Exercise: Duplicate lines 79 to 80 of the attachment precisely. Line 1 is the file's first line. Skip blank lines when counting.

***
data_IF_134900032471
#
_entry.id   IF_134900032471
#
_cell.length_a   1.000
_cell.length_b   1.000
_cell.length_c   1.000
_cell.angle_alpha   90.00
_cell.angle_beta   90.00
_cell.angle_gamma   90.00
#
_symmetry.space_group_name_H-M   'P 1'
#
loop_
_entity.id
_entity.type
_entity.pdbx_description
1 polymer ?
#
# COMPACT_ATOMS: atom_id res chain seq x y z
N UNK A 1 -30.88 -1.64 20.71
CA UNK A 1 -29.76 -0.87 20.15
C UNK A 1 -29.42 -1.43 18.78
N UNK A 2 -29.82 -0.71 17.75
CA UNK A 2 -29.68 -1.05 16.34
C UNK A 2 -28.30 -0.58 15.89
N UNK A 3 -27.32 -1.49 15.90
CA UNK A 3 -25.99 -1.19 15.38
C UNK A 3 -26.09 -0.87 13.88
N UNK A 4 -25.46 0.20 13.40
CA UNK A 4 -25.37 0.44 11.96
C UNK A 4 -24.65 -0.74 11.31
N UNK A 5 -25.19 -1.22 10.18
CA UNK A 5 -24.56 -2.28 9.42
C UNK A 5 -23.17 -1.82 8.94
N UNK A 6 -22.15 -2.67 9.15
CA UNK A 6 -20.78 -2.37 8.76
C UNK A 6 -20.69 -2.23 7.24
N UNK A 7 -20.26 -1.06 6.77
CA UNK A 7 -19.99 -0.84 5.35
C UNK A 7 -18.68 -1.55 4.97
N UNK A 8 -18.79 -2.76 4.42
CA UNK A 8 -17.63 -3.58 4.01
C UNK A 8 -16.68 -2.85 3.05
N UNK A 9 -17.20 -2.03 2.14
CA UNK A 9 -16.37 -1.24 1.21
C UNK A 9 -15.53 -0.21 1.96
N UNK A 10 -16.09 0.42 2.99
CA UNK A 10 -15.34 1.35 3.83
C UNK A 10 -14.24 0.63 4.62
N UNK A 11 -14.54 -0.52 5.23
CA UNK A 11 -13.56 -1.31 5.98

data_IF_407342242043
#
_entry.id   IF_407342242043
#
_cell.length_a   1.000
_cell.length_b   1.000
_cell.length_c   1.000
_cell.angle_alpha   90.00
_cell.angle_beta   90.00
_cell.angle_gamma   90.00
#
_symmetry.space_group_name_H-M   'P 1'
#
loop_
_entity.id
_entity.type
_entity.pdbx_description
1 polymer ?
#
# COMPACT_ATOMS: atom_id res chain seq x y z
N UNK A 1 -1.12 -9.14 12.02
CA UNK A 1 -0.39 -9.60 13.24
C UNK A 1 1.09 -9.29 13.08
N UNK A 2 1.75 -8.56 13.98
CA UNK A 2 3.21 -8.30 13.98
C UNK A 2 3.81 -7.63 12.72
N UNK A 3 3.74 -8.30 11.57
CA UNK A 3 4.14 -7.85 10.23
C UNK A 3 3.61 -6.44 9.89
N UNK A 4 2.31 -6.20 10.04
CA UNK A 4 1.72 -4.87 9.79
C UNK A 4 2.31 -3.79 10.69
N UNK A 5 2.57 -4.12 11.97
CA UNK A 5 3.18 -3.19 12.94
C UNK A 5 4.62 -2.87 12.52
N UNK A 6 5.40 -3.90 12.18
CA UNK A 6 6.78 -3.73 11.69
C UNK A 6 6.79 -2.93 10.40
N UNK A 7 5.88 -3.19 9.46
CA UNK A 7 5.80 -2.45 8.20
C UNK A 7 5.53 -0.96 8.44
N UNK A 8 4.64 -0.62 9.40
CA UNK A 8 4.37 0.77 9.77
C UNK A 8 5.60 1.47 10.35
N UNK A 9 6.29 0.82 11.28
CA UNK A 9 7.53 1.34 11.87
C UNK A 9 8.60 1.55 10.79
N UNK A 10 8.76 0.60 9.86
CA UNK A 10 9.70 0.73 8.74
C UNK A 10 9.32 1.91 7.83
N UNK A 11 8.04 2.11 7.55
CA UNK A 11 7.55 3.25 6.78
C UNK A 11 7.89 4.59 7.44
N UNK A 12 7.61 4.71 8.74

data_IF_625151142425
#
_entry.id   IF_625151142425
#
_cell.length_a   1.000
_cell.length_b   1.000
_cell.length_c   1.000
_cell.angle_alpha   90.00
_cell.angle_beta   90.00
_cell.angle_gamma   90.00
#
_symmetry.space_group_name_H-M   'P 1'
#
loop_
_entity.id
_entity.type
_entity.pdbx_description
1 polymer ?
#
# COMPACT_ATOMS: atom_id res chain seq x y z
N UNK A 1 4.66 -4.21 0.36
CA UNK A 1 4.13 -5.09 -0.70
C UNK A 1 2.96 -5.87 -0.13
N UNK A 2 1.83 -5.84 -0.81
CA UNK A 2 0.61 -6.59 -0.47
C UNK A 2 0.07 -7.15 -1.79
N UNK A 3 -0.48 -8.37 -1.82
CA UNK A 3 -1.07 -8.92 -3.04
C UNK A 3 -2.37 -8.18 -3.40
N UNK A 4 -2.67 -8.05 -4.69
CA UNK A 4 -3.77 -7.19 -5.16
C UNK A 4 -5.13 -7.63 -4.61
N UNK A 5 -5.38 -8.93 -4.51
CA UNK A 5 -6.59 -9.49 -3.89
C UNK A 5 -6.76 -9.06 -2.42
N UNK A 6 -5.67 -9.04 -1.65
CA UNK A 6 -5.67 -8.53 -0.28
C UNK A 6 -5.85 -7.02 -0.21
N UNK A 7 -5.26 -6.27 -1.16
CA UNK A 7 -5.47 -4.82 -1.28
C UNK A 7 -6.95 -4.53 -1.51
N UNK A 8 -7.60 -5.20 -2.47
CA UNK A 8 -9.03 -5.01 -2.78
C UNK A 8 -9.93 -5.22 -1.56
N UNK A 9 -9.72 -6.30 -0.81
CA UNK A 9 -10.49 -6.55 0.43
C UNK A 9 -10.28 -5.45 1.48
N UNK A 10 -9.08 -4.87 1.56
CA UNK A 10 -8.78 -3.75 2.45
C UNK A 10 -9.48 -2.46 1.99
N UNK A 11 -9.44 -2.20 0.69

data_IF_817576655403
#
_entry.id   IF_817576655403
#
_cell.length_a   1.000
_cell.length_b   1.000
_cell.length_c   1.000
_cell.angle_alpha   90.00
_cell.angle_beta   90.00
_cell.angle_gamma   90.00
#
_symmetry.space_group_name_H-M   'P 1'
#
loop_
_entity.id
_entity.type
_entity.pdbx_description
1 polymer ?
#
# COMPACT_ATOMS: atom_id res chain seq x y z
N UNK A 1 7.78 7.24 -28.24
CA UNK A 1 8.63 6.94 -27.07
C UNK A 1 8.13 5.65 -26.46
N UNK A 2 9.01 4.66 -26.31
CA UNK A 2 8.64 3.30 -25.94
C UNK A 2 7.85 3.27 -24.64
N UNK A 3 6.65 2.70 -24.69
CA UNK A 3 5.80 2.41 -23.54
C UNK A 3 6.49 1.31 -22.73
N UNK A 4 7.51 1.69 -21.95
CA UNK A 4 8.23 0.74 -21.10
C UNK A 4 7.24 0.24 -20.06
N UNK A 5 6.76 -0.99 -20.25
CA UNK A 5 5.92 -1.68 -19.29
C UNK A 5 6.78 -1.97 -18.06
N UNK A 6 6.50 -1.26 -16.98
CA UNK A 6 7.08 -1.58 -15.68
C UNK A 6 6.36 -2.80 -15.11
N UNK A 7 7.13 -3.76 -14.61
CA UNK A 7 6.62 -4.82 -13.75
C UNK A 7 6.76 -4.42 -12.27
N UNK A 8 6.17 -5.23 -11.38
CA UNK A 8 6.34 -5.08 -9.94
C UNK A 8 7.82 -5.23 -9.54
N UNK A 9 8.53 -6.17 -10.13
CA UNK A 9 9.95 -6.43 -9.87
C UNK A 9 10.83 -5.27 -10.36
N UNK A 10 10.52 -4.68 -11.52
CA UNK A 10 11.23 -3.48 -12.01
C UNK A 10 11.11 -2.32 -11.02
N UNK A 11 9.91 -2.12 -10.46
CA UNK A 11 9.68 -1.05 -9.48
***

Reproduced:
N UNK A 3 3.74 -8.30 11.57
CA UNK A 3 4.14 -7.85 10.23